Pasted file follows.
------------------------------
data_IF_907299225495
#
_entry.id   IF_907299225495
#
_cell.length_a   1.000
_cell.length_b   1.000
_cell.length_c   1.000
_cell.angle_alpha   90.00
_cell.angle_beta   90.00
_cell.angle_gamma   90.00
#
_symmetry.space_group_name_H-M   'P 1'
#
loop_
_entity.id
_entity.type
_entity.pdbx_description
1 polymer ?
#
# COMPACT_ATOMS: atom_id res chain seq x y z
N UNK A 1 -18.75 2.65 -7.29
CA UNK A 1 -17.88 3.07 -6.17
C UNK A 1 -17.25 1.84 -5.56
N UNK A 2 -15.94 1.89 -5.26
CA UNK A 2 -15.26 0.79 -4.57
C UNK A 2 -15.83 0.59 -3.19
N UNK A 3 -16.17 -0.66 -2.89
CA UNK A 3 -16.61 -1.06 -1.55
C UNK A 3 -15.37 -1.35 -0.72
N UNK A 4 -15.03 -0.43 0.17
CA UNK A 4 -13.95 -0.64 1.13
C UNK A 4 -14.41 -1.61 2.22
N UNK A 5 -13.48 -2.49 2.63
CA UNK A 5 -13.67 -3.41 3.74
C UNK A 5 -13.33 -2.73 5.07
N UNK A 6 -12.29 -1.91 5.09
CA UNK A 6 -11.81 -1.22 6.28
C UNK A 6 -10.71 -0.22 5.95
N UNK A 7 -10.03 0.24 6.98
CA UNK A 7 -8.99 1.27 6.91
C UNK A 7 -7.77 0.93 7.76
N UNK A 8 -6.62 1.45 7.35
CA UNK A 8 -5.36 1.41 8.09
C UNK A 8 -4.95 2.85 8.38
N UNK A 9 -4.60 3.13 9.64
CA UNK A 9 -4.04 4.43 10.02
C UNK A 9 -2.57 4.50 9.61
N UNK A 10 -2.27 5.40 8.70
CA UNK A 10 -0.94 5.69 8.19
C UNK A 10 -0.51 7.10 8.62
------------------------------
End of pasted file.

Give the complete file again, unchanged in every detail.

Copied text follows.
data_IF_907299225495
#
_entry.id   IF_907299225495
#
_cell.length_a   1.000
_cell.length_b   1.000
_cell.length_c   1.000
_cell.angle_alpha   90.00
_cell.angle_beta   90.00
_cell.angle_gamma   90.00
#
_symmetry.space_group_name_H-M   'P 1'
#
loop_
_entity.id
_entity.type
_entity.pdbx_description
1 polymer ?
#
# COMPACT_ATOMS: atom_id res chain seq x y z
N UNK A 1 -18.75 2.65 -7.29
CA UNK A 1 -17.88 3.07 -6.17
C UNK A 1 -17.25 1.84 -5.56
N UNK A 2 -15.94 1.89 -5.26
CA UNK A 2 -15.26 0.79 -4.57
C UNK A 2 -15.83 0.59 -3.19
N UNK A 3 -16.17 -0.66 -2.89
CA UNK A 3 -16.61 -1.06 -1.55
C UNK A 3 -15.37 -1.35 -0.72
N UNK A 4 -15.03 -0.43 0.17
CA UNK A 4 -13.95 -0.64 1.13
C UNK A 4 -14.41 -1.61 2.22
N UNK A 5 -13.48 -2.49 2.63
CA UNK A 5 -13.67 -3.41 3.74
C UNK A 5 -13.33 -2.73 5.07
N UNK A 6 -12.29 -1.91 5.09
CA UNK A 6 -11.81 -1.22 6.28
C UNK A 6 -10.71 -0.22 5.95
N UNK A 7 -10.03 0.24 6.98
CA UNK A 7 -8.99 1.27 6.91
C UNK A 7 -7.77 0.93 7.76
N UNK A 8 -6.62 1.45 7.35
CA UNK A 8 -5.36 1.41 8.09
C UNK A 8 -4.95 2.85 8.38
N UNK A 9 -4.60 3.13 9.64
CA UNK A 9 -4.04 4.43 10.02
C UNK A 9 -2.57 4.50 9.61
N UNK A 10 -2.27 5.40 8.70
CA UNK A 10 -0.94 5.69 8.19
C UNK A 10 -0.51 7.10 8.62